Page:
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Tuesday, January 24 • 4:30pm - 6:00pm
Poster: Using Vector Representations of Relationships from Biomedical Literature to Identify Drug/Side-Effect Relationships

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We describe the use of a distributed vector framework with supervised machine learning models in the context of pharmacovigilance. Representing the predicate-based pathways that might explain the relationship of a drug and a side-effect as an abstract vector, and using labels for this vector pathway as either having a positive or negative relationship between a drug and a side-effect, we find encouraging results using a manually curated reference set, with some limitations. While AUC and F1 cross-validation performance are excellent for logistic regression (LogReg) and support vector machine (SVM) algorithms, learning curves and support vectors indicate some degree of model over-fitting, likely a result of the relatively small size of the training set and high-dimensionality of the feature space. Even so, reasonable performance was obtained with simple models, such as k-nearest neighbors, supporting the main finding that these vector representations provide a meaningful basis for classification in this context. This study justifies further research utilizing larger reference sets for training and/or testing to mitigate or improve on the limitations of our model. To this end, we propose further validation on SIDER, a less robust but larger reference set. Additionally, the methods employed are generalizable, and extending the work to additional problem domains may yield additional insights and success.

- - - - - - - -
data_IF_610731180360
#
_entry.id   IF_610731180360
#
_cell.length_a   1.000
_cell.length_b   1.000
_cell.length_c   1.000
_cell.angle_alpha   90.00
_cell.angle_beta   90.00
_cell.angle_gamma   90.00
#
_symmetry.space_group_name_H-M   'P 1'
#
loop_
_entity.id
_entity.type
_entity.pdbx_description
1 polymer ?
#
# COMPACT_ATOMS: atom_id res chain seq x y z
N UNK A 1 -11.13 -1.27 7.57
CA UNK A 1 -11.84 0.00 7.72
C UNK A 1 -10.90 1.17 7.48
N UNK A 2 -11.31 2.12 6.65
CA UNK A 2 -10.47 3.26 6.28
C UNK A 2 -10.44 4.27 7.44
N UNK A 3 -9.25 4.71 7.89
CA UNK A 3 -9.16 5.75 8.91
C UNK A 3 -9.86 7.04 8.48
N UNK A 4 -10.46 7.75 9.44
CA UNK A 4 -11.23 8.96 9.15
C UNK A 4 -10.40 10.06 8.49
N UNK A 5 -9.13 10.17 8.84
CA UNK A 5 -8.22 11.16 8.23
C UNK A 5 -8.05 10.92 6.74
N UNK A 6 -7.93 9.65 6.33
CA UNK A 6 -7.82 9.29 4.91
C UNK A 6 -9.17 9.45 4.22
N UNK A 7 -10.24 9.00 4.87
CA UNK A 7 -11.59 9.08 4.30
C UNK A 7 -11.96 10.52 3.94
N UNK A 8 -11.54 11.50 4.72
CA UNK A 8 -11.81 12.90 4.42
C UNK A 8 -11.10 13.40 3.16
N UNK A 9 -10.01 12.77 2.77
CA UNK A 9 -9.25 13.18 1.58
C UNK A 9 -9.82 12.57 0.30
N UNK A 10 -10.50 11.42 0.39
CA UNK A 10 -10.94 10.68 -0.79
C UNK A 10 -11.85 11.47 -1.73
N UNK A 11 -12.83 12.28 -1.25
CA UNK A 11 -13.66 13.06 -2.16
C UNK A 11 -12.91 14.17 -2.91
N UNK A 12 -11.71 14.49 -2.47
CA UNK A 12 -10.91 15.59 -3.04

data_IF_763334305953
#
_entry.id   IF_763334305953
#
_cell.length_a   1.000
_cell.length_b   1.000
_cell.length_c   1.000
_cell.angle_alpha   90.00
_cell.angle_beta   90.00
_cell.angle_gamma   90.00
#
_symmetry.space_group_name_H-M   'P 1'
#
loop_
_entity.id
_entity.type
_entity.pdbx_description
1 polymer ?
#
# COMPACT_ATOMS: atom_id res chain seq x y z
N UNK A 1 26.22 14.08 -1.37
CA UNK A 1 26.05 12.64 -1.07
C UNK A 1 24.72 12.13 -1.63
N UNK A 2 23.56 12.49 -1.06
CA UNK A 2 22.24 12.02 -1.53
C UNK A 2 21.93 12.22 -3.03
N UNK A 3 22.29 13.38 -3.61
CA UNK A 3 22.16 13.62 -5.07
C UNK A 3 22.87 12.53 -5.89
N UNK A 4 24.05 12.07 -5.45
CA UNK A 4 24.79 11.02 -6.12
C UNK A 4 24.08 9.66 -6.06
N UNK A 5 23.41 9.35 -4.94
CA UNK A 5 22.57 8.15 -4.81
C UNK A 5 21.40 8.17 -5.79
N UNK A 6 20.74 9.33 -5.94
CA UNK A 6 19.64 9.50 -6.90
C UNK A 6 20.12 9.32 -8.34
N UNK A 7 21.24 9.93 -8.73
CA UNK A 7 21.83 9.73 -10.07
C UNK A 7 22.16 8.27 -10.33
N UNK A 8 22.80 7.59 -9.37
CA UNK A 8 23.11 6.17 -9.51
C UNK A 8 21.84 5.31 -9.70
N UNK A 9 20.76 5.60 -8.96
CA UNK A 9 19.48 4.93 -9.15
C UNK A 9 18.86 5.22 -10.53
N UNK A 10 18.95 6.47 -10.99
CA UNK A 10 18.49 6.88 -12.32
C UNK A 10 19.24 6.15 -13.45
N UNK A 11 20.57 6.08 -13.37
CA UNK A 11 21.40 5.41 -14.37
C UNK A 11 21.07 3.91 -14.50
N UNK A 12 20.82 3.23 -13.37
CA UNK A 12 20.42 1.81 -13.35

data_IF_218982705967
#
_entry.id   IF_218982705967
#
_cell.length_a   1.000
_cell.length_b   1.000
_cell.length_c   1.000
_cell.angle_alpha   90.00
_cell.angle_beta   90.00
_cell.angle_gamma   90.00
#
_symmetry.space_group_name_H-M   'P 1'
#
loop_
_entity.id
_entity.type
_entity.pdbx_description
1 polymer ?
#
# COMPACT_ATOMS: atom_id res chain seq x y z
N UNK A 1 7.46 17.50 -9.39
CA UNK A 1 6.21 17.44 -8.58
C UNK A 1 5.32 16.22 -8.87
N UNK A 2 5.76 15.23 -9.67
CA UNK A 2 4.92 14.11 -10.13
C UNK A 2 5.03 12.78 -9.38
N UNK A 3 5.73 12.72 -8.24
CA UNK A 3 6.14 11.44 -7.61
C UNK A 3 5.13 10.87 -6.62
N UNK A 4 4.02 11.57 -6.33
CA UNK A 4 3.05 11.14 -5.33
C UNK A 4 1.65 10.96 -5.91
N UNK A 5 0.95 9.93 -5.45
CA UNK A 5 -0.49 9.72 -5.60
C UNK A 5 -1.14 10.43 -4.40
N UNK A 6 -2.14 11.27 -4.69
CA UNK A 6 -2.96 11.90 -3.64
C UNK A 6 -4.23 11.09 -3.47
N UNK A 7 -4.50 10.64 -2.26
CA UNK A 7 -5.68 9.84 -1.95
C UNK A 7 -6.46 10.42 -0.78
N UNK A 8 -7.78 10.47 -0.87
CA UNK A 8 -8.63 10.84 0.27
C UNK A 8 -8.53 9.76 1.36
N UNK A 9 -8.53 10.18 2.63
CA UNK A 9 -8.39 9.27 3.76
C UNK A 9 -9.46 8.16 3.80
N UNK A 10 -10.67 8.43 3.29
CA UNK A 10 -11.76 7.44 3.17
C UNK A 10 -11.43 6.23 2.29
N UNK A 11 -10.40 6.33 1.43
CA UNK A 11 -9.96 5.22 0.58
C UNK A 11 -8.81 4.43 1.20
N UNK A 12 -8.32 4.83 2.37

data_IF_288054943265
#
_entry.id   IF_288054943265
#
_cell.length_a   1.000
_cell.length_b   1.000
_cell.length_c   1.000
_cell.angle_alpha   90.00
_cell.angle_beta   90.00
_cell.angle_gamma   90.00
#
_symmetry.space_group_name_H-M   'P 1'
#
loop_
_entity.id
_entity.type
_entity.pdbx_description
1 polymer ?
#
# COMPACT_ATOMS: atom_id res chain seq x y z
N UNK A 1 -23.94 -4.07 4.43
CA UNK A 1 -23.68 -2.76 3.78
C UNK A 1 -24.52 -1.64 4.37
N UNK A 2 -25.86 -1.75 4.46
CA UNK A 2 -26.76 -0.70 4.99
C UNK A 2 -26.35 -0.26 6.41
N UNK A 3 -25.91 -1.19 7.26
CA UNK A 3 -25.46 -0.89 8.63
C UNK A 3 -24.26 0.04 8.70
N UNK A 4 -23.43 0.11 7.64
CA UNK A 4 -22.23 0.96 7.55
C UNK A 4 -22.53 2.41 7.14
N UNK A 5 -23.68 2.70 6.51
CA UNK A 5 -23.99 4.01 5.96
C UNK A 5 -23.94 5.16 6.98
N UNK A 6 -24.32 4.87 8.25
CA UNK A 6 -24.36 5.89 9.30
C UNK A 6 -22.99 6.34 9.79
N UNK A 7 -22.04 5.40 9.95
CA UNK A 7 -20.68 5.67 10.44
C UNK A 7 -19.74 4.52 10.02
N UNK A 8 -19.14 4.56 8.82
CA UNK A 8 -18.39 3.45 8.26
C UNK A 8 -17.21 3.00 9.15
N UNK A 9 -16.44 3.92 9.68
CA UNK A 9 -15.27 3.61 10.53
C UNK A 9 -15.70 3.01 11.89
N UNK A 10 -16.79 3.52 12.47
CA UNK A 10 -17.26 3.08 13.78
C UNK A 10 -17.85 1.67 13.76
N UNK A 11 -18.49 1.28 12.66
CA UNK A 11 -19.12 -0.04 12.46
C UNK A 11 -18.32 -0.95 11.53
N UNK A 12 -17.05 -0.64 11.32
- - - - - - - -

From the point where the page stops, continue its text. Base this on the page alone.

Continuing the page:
Tuesday January 24, 2017 4:30pm - 6:00pm
BioScience Research Collaborative Event Hall 6500 Main Street, Houston, TX 77030-1402

Attendees (1)